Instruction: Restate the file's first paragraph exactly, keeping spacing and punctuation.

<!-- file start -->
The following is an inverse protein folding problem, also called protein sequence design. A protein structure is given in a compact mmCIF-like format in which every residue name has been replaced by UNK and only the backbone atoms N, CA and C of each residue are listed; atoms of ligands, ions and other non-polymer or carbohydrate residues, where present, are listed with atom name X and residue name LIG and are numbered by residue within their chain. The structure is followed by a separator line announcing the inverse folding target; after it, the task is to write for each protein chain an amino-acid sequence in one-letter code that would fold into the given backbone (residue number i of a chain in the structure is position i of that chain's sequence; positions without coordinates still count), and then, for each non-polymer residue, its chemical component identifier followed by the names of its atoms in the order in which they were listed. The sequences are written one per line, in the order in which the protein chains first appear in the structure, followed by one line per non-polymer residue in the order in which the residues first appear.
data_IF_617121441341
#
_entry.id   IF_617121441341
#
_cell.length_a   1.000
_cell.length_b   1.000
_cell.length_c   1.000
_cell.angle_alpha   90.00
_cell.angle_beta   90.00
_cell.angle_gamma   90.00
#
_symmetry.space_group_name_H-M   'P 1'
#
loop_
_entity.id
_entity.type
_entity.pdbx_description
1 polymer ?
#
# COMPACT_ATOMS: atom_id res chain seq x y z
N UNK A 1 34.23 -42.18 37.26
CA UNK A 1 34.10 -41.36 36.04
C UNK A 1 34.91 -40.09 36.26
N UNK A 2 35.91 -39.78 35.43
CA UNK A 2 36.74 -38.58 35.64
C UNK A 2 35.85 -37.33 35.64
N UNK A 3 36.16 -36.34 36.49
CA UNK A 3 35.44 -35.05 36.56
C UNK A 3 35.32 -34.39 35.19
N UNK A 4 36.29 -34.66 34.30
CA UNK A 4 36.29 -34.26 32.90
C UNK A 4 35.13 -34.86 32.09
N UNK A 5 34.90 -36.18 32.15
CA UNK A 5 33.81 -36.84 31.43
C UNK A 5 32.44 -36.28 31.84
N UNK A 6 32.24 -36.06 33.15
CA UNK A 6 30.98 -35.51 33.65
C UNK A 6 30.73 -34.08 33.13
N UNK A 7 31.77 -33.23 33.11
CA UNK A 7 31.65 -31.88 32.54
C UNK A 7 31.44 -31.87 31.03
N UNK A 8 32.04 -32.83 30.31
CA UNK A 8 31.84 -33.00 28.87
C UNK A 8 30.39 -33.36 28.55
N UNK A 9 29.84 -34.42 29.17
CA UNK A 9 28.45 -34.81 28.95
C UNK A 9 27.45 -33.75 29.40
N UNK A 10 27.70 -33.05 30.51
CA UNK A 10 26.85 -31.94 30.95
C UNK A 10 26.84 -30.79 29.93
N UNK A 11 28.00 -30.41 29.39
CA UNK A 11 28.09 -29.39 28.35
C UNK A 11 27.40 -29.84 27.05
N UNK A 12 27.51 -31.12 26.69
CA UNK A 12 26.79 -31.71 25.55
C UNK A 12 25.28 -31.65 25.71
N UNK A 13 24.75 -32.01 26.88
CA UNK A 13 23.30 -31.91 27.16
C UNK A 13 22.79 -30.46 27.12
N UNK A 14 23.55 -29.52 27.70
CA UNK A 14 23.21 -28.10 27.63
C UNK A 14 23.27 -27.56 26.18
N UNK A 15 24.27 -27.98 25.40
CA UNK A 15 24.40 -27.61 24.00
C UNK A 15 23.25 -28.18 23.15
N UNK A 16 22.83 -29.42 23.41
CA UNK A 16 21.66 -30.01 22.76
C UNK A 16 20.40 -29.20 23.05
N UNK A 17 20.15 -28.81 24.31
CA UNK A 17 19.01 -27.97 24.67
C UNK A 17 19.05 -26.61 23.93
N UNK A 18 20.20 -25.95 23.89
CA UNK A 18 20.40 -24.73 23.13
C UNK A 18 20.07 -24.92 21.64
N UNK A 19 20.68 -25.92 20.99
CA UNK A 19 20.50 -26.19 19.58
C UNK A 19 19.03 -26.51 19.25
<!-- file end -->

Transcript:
The following is an inverse protein folding problem, also called protein sequence design. A protein structure is given in a compact mmCIF-like format in which every residue name has been replaced by UNK and only the backbone atoms N, CA and C of each residue are listed; atoms of ligands, ions and other non-polymer or carbohydrate residues, where present, are listed with atom name X and residue name LIG and are numbered by residue within their chain. The structure is followed by a separator line announcing the inverse folding target; after it, the task is to write for each protein chain an amino-acid sequence in one-letter code that would fold into the given backbone (residue number i of a chain in the structure is position i of that chain's sequence; positions without coordinates still count), and then, for each non-polymer residue, its chemical component identifier followed by the names of its atoms in the order in which they were listed. The sequences are written one per line, in the order in which the protein chains first appear in the structure, followed by one line per non-polymer residue in the order in which the residues first appear.